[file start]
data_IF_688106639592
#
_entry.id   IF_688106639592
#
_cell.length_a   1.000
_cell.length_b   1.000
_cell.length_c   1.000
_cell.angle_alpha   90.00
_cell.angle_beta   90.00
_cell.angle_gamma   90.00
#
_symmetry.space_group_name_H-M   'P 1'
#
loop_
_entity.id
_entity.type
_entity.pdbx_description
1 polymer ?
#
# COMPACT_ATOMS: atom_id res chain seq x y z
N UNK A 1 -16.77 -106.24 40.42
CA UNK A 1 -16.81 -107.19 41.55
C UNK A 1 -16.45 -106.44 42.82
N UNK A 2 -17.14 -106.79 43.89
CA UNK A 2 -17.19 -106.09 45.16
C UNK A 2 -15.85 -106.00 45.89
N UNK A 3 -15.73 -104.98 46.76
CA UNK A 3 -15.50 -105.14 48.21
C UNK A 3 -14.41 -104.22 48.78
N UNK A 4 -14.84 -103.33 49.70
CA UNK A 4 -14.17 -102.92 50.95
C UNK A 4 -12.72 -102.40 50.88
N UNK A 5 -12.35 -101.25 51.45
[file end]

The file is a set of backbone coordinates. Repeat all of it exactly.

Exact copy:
data_IF_688106639592
#
_entry.id   IF_688106639592
#
_cell.length_a   1.000
_cell.length_b   1.000
_cell.length_c   1.000
_cell.angle_alpha   90.00
_cell.angle_beta   90.00
_cell.angle_gamma   90.00
#
_symmetry.space_group_name_H-M   'P 1'
#
loop_
_entity.id
_entity.type
_entity.pdbx_description
1 polymer ?
#
# COMPACT_ATOMS: atom_id res chain seq x y z
N UNK A 1 -16.77 -106.24 40.42
CA UNK A 1 -16.81 -107.19 41.55
C UNK A 1 -16.45 -106.44 42.82
N UNK A 2 -17.14 -106.79 43.89
CA UNK A 2 -17.19 -106.09 45.16
C UNK A 2 -15.85 -106.00 45.89
N UNK A 3 -15.73 -104.98 46.76
CA UNK A 3 -15.50 -105.14 48.21
C UNK A 3 -14.41 -104.22 48.78
N UNK A 4 -14.84 -103.33 49.70
CA UNK A 4 -14.17 -102.92 50.95
C UNK A 4 -12.72 -102.40 50.88
N UNK A 5 -12.35 -101.25 51.45